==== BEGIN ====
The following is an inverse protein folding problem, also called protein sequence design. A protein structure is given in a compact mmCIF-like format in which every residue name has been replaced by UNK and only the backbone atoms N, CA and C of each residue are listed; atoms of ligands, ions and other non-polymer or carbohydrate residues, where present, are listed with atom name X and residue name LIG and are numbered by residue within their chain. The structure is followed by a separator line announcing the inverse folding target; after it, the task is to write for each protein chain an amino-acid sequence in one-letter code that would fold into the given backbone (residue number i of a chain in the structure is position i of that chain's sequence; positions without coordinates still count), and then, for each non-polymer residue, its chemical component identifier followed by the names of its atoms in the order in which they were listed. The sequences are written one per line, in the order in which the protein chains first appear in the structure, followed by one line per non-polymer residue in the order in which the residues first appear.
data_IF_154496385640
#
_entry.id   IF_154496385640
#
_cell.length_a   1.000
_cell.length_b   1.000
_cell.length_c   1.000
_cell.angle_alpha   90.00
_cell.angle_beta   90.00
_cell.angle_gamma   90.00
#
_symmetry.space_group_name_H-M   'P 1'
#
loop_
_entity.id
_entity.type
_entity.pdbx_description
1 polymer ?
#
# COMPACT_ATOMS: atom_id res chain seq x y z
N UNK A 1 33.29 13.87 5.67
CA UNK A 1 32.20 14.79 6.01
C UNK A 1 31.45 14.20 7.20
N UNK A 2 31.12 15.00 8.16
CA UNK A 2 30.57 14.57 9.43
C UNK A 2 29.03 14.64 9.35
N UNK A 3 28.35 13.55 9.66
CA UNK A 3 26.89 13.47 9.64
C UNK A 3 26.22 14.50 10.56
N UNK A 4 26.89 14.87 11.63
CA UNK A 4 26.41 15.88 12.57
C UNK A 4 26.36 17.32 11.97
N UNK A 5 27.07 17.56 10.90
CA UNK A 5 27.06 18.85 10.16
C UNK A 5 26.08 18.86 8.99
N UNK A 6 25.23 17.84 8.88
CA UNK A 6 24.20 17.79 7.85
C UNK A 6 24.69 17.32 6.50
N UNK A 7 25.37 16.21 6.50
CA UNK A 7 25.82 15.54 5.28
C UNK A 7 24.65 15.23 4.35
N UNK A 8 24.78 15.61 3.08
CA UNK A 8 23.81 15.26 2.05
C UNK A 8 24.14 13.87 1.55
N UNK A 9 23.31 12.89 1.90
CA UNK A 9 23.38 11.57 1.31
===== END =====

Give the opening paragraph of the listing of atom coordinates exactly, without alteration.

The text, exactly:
The following is an inverse protein folding problem, also called protein sequence design. A protein structure is given in a compact mmCIF-like format in which every residue name has been replaced by UNK and only the backbone atoms N, CA and C of each residue are listed; atoms of ligands, ions and other non-polymer or carbohydrate residues, where present, are listed with atom name X and residue name LIG and are numbered by residue within their chain. The structure is followed by a separator line announcing the inverse folding target; after it, the task is to write for each protein chain an amino-acid sequence in one-letter code that would fold into the given backbone (residue number i of a chain in the structure is position i of that chain's sequence; positions without coordinates still count), and then, for each non-polymer residue, its chemical component identifier followed by the names of its atoms in the order in which they were listed. The sequences are written one per line, in the order in which the protein chains first appear in the structure, followed by one line per non-polymer residue in the order in which the residues first appear.